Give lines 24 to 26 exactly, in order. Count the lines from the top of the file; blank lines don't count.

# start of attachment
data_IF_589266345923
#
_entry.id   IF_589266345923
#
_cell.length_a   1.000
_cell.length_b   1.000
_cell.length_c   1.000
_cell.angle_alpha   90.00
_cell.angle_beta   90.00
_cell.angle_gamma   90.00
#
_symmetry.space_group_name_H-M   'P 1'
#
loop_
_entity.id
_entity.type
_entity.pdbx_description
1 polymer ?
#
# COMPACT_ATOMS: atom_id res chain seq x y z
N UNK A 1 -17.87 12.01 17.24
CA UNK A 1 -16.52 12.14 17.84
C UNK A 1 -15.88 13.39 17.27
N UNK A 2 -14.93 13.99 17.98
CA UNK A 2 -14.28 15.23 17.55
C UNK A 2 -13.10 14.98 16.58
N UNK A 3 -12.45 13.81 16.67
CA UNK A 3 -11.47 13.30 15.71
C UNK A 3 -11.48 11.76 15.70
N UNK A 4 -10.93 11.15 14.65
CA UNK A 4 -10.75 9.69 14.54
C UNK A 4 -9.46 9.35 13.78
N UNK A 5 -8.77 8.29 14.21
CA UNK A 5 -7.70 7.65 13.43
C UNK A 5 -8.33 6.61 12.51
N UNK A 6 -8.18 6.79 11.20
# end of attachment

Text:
N UNK A 2 -14.93 13.99 17.98
CA UNK A 2 -14.28 15.23 17.55
C UNK A 2 -13.10 14.98 16.58